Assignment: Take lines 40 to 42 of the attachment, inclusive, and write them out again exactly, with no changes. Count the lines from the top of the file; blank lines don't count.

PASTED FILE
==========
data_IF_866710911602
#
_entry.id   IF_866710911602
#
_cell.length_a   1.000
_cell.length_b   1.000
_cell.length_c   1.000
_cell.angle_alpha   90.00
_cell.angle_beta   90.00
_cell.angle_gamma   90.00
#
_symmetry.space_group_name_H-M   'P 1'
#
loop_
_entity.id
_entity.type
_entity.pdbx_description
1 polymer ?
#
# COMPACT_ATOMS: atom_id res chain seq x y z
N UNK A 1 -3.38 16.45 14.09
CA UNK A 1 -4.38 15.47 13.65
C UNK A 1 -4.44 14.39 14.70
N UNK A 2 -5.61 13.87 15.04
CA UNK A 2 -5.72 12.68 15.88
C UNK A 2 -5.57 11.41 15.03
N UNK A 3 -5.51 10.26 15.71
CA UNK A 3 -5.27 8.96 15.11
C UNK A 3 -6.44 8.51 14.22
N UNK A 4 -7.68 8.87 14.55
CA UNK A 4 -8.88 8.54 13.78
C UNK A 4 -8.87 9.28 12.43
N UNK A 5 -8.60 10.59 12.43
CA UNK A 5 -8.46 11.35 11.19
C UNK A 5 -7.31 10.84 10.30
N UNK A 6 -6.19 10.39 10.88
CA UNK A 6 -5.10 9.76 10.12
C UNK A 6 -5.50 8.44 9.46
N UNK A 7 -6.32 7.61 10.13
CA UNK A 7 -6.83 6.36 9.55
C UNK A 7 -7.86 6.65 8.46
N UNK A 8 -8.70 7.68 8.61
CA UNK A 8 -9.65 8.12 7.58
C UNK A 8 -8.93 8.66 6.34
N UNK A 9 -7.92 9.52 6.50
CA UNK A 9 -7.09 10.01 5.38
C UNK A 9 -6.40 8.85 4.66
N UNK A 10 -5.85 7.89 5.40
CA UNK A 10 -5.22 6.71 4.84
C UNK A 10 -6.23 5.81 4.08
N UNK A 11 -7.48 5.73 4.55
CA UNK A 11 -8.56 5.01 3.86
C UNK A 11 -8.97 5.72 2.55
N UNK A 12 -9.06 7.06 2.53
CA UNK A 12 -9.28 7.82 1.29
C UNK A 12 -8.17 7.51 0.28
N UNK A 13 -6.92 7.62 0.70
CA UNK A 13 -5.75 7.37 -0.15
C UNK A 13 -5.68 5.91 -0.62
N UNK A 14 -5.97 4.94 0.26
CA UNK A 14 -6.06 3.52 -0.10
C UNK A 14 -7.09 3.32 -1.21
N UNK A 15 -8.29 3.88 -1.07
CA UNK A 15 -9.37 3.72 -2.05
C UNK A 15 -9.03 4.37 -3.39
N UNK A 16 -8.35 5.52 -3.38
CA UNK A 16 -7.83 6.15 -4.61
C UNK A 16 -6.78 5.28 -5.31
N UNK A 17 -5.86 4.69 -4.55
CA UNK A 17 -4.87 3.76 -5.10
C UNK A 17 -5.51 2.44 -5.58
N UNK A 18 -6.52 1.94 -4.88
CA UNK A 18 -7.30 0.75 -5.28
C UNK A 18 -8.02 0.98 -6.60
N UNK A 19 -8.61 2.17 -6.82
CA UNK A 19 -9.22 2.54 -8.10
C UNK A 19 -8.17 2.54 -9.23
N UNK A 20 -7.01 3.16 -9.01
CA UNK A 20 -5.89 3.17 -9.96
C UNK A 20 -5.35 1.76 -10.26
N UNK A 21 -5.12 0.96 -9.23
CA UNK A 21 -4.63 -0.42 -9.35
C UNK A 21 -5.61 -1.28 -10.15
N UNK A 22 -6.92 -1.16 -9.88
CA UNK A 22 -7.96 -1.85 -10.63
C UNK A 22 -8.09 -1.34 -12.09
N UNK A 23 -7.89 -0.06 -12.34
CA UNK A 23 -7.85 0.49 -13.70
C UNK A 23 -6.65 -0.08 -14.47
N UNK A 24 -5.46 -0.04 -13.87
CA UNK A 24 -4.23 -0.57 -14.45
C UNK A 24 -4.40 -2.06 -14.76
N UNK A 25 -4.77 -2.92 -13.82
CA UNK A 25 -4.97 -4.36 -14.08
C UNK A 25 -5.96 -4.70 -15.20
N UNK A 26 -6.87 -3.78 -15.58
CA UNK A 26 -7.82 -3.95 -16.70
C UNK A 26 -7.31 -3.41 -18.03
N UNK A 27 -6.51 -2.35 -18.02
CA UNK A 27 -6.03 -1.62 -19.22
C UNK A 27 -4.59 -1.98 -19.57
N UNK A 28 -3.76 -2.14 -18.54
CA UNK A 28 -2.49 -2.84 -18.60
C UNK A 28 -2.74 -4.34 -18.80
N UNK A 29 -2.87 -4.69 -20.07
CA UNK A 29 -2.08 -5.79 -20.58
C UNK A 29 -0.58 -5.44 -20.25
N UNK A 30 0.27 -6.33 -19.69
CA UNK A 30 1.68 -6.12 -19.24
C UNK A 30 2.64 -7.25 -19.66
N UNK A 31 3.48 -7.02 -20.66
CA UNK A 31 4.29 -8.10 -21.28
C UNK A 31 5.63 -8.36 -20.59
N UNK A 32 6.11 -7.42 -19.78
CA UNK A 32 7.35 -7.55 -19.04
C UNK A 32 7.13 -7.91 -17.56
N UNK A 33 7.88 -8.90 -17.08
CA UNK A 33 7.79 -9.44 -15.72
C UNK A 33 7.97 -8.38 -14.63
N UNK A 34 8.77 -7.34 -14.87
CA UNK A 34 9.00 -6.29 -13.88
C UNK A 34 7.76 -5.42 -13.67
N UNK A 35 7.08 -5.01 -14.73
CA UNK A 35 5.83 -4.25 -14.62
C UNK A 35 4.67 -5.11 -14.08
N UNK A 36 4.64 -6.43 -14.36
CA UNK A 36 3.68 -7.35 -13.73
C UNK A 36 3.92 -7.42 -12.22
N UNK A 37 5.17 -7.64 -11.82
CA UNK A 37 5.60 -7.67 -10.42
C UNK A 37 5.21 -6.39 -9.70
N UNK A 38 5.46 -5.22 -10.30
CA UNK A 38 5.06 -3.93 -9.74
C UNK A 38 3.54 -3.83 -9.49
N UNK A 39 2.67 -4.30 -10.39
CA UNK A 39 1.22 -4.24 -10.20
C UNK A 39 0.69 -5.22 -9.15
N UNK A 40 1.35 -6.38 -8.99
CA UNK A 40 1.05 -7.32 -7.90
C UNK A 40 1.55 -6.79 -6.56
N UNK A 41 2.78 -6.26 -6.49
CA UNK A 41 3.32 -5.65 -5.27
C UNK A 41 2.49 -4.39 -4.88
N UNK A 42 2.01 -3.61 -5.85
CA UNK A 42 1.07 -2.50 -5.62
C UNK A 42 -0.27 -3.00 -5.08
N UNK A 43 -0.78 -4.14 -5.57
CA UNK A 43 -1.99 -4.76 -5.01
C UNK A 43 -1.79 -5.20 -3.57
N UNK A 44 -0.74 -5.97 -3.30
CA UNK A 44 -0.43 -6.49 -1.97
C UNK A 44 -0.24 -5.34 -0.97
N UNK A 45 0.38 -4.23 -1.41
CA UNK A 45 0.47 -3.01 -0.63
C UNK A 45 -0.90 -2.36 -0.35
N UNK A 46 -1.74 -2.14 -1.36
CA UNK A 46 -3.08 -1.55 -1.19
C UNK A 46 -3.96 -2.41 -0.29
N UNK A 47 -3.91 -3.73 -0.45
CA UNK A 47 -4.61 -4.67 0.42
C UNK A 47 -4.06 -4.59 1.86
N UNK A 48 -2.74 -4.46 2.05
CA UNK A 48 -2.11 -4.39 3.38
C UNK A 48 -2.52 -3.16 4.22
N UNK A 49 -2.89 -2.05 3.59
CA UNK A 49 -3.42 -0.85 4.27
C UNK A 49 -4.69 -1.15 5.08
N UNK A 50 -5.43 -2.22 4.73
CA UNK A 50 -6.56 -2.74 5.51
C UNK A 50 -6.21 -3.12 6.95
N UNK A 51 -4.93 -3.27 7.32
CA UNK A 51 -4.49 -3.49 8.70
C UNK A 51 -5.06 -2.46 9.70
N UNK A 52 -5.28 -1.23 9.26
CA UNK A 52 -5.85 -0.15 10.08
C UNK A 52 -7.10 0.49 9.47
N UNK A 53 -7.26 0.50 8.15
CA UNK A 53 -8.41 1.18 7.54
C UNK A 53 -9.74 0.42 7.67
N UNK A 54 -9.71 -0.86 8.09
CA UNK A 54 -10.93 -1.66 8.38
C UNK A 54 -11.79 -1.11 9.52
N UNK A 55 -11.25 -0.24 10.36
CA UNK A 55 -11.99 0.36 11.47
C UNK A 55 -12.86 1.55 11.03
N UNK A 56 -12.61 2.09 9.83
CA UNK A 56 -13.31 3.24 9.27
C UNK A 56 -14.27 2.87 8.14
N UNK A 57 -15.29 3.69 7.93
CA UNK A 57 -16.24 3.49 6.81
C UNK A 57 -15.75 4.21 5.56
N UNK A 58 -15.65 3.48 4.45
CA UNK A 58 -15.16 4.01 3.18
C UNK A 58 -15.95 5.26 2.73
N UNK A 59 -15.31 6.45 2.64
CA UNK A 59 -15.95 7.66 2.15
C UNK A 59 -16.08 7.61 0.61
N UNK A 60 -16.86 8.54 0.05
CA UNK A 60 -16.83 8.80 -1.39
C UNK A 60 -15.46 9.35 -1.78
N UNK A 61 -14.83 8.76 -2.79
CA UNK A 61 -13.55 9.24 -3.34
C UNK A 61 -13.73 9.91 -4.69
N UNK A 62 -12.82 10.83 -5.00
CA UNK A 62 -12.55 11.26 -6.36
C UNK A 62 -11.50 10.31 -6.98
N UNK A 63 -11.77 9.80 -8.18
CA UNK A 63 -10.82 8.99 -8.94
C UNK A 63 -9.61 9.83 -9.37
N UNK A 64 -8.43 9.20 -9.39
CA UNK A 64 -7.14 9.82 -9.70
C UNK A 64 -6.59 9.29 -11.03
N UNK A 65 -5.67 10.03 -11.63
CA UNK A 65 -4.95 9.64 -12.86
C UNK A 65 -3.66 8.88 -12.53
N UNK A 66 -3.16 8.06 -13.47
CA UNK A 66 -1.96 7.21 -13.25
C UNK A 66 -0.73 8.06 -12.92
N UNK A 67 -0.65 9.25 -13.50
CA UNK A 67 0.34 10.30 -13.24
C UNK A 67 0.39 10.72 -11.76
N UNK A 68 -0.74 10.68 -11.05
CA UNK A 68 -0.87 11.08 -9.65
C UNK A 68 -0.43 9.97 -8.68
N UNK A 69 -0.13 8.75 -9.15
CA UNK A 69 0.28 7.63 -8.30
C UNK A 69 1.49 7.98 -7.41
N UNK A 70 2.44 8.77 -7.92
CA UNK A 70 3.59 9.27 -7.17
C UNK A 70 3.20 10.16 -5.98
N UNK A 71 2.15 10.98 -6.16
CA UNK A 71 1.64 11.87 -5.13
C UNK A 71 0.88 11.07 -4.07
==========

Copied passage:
CA UNK A 7 -6.83 6.36 9.55
C UNK A 7 -7.86 6.65 8.46
N UNK A 8 -8.70 7.68 8.61